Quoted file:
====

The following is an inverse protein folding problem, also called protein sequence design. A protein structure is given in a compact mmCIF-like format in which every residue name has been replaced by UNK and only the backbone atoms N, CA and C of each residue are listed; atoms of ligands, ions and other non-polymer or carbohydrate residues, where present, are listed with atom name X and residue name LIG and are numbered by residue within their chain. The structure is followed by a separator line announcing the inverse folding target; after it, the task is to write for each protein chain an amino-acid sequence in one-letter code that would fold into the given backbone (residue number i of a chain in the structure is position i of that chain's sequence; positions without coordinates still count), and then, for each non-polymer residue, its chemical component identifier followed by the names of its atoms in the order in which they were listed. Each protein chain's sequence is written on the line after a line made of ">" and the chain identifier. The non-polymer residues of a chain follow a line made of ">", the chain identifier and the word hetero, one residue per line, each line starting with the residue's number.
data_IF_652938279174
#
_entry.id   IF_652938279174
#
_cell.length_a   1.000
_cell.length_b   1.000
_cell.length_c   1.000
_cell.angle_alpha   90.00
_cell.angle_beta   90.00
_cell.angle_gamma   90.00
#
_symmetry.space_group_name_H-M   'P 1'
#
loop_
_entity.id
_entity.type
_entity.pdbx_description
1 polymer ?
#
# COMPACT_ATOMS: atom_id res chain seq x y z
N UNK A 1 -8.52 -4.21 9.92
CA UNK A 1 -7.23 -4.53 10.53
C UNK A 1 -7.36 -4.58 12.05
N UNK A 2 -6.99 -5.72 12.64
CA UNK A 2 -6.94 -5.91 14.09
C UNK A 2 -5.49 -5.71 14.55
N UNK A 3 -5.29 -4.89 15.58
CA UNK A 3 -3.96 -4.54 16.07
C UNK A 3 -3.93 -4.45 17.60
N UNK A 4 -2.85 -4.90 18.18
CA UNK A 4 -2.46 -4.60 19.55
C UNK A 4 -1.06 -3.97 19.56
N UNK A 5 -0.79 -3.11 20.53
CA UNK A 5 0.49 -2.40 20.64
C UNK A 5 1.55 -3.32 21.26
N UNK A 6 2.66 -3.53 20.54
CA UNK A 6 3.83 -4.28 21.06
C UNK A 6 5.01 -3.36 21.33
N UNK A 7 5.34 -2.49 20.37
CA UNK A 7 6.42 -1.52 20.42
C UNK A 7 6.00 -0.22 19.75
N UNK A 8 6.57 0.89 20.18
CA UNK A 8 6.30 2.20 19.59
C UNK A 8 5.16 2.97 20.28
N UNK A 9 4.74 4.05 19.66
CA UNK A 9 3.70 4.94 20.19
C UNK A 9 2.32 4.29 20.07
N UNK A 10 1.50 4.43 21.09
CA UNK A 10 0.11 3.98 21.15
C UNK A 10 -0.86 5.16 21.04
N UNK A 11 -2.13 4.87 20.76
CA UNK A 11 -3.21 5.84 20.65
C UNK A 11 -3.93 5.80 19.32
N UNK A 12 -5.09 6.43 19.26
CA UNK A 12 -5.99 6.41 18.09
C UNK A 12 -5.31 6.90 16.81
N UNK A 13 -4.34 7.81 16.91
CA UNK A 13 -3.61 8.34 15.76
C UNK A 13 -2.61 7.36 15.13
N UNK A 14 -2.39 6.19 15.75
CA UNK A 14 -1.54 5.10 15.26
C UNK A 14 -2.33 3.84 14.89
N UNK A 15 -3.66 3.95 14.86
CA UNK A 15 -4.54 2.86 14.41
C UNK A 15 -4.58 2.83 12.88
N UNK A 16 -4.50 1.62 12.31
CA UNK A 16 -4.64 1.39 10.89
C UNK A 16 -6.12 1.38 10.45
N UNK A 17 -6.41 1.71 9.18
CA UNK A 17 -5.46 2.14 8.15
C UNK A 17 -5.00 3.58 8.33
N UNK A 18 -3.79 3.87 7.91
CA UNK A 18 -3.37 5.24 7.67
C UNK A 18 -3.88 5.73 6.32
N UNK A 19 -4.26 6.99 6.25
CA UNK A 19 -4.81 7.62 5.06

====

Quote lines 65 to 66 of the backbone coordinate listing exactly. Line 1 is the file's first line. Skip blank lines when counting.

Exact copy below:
CA UNK A 15 -4.54 2.86 14.41
C UNK A 15 -4.58 2.83 12.88